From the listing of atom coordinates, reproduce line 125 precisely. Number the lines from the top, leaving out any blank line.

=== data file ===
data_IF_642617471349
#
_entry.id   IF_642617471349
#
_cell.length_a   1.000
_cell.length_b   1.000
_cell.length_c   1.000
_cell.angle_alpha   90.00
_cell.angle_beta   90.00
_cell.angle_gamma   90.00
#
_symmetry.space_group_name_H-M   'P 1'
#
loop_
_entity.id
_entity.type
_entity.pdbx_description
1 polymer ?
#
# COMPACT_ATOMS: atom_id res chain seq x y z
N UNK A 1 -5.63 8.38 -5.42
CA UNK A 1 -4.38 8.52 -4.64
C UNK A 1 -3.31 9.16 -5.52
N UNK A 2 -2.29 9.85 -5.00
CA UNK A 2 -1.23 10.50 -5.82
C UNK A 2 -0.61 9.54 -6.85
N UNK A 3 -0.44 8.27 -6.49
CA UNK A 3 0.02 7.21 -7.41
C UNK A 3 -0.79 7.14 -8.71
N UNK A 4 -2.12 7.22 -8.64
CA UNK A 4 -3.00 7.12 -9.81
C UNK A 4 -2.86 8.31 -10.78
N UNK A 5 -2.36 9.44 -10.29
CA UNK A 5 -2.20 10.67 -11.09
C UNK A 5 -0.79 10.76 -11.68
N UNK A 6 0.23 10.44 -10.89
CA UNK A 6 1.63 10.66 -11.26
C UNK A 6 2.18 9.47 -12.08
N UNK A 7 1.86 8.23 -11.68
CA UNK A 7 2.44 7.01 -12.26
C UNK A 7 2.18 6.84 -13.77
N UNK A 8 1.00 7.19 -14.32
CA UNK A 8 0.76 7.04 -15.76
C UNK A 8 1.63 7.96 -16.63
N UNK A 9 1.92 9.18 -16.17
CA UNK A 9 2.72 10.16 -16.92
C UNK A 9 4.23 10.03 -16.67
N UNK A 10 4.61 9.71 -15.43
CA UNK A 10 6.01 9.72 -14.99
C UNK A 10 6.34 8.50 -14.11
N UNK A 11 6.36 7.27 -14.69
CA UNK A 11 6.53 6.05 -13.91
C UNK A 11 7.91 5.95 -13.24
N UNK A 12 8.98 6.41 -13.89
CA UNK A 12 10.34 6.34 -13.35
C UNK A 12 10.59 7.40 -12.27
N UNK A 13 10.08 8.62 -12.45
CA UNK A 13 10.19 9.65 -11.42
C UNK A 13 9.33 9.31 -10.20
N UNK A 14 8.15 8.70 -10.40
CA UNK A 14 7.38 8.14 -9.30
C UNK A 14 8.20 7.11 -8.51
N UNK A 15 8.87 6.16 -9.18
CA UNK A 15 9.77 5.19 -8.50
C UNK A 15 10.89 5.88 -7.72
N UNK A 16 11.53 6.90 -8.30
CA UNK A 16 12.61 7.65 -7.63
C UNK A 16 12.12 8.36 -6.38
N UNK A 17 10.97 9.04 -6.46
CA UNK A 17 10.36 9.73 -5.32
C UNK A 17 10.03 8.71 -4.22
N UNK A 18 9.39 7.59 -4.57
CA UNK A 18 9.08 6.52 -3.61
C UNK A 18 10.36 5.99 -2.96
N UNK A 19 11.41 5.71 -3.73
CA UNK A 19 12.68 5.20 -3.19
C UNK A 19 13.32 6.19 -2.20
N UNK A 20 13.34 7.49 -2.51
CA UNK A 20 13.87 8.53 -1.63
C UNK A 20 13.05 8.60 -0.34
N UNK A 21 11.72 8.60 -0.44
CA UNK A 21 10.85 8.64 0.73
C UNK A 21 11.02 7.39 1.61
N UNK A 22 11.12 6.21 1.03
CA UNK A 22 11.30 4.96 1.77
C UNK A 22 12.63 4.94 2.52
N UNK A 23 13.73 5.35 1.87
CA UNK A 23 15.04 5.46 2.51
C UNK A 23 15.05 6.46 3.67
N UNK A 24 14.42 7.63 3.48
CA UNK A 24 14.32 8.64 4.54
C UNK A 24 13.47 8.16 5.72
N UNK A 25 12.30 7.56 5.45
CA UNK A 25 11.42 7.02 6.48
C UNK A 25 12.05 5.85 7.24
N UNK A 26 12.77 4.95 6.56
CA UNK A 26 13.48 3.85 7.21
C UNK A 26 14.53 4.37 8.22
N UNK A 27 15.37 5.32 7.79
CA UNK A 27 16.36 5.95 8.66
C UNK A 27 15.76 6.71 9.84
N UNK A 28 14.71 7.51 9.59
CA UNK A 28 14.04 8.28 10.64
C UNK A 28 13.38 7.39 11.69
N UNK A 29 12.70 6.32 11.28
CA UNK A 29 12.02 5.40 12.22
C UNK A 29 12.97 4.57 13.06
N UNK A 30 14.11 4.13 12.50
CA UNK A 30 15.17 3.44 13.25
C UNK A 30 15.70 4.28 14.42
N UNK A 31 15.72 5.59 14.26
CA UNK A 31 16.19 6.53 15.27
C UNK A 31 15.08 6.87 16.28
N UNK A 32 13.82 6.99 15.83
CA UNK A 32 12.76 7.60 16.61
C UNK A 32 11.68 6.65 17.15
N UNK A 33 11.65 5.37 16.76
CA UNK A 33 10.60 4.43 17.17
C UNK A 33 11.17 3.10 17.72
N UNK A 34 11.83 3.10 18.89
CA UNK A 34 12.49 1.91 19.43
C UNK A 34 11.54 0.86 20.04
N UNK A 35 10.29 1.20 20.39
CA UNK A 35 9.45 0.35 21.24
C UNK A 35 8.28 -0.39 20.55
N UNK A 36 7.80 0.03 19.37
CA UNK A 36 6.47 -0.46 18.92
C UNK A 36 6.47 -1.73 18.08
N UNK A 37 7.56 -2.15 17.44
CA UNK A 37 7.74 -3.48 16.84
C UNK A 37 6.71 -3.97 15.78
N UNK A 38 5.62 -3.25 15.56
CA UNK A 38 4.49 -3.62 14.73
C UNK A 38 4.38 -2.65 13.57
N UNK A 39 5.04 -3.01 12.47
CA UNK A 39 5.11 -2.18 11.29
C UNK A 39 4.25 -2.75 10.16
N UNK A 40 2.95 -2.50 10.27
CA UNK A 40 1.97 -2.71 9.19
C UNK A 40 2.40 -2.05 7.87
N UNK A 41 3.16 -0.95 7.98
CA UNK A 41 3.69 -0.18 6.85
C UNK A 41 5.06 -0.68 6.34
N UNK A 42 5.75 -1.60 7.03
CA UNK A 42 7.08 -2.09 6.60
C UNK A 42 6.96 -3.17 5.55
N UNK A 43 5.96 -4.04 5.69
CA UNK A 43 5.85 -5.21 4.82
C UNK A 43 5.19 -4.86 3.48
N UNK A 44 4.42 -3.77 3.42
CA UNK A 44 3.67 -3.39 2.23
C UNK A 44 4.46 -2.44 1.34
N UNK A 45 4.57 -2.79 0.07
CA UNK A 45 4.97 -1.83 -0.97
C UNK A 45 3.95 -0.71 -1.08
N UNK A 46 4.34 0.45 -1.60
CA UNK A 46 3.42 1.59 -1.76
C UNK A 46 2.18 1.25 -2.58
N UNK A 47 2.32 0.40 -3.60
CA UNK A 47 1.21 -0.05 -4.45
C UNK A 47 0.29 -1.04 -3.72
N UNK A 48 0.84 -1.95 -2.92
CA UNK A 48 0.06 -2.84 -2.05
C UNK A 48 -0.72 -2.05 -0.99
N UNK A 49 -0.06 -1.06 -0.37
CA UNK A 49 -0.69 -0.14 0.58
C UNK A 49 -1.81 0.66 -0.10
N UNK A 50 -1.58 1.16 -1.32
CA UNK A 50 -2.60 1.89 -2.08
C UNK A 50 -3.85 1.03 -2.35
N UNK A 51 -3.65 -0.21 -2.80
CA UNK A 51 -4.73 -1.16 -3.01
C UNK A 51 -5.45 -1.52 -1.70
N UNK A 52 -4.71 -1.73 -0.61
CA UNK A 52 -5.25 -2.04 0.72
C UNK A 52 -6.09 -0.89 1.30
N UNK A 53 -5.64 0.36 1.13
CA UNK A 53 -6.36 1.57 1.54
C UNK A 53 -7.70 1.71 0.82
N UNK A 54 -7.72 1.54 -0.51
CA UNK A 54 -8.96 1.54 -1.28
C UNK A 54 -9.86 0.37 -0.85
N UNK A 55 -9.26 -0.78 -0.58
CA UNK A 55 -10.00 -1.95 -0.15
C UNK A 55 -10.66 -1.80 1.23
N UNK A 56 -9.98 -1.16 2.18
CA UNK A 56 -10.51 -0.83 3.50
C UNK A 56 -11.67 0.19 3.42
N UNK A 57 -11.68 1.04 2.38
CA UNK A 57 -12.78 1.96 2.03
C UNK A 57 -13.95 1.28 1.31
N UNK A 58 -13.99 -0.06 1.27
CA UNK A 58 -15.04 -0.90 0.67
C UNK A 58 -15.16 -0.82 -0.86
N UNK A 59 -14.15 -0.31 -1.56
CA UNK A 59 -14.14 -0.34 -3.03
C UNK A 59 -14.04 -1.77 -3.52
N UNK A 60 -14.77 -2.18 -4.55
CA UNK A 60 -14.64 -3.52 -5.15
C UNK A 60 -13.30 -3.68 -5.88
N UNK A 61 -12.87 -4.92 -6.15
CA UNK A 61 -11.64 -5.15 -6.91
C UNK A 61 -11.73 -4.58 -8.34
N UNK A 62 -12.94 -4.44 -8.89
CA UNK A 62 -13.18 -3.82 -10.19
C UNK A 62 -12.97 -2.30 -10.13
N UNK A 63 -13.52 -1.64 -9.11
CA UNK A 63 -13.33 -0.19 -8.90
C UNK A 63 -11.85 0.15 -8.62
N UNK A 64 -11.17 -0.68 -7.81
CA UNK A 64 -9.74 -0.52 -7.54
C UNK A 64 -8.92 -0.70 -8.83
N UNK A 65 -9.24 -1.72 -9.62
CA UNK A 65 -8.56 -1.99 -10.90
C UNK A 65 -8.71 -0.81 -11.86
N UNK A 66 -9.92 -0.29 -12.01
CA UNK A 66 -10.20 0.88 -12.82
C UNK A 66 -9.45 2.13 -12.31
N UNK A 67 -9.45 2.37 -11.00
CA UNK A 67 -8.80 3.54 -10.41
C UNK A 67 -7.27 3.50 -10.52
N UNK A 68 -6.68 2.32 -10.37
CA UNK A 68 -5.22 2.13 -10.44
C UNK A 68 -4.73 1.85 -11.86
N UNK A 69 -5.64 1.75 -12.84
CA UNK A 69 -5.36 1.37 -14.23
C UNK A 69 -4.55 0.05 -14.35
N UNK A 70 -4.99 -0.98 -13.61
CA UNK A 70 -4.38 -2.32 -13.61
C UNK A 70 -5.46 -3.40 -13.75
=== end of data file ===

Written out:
C UNK A 35 8.28 -0.39 20.55